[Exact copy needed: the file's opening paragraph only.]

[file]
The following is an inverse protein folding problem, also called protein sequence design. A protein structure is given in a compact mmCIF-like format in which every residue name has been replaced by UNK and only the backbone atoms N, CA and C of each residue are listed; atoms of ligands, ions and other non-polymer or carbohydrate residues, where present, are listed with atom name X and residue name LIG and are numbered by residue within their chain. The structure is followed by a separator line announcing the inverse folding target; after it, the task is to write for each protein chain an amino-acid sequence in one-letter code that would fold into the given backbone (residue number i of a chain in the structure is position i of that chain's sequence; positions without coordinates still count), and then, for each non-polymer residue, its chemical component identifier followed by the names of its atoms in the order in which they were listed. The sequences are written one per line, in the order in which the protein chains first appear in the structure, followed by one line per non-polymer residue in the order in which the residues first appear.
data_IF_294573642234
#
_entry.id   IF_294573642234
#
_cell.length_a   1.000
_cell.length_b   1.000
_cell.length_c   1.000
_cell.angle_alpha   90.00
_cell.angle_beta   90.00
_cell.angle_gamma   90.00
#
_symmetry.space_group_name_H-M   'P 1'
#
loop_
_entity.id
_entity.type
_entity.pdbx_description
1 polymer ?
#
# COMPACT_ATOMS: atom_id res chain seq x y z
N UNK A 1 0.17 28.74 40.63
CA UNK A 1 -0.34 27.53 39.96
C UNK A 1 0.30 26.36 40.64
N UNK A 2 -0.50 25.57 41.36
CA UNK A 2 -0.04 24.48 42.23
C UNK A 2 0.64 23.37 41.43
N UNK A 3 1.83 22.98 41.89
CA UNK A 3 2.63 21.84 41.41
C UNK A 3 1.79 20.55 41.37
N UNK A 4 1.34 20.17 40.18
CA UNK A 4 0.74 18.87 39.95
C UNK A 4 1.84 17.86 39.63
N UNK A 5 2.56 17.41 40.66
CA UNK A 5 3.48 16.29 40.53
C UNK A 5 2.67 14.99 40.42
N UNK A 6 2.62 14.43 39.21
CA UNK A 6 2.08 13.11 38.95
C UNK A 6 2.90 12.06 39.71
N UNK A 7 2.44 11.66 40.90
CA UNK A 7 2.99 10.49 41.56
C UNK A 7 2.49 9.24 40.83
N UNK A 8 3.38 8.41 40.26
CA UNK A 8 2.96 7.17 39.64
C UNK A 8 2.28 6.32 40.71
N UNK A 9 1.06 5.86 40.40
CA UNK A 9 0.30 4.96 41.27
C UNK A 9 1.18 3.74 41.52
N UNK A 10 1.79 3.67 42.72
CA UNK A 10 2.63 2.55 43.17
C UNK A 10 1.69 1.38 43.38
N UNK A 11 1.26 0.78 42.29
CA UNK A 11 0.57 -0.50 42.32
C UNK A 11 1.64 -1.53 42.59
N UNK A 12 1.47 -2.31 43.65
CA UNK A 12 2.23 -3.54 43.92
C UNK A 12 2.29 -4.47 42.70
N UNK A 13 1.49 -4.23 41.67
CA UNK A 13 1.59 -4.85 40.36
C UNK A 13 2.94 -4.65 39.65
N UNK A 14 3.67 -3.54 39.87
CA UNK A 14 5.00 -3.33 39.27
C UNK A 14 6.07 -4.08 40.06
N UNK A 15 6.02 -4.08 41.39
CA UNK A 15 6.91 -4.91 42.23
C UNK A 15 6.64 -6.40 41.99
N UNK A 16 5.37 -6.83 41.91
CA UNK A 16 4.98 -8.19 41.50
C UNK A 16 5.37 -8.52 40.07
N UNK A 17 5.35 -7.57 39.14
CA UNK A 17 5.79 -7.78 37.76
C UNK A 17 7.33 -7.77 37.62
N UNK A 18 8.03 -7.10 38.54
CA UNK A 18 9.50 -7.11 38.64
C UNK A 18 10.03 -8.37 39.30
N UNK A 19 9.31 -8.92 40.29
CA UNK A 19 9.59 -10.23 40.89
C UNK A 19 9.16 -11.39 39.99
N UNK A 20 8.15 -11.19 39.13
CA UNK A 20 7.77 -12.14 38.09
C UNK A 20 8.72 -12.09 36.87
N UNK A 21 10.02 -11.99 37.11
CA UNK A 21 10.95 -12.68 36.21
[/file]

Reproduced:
The following is an inverse protein folding problem, also called protein sequence design. A protein structure is given in a compact mmCIF-like format in which every residue name has been replaced by UNK and only the backbone atoms N, CA and C of each residue are listed; atoms of ligands, ions and other non-polymer or carbohydrate residues, where present, are listed with atom name X and residue name LIG and are numbered by residue within their chain. The structure is followed by a separator line announcing the inverse folding target; after it, the task is to write for each protein chain an amino-acid sequence in one-letter code that would fold into the given backbone (residue number i of a chain in the structure is position i of that chain's sequence; positions without coordinates still count), and then, for each non-polymer residue, its chemical component identifier followed by the names of its atoms in the order in which they were listed. The sequences are written one per line, in the order in which the protein chains first appear in the structure, followed by one line per non-polymer residue in the order in which the residues first appear.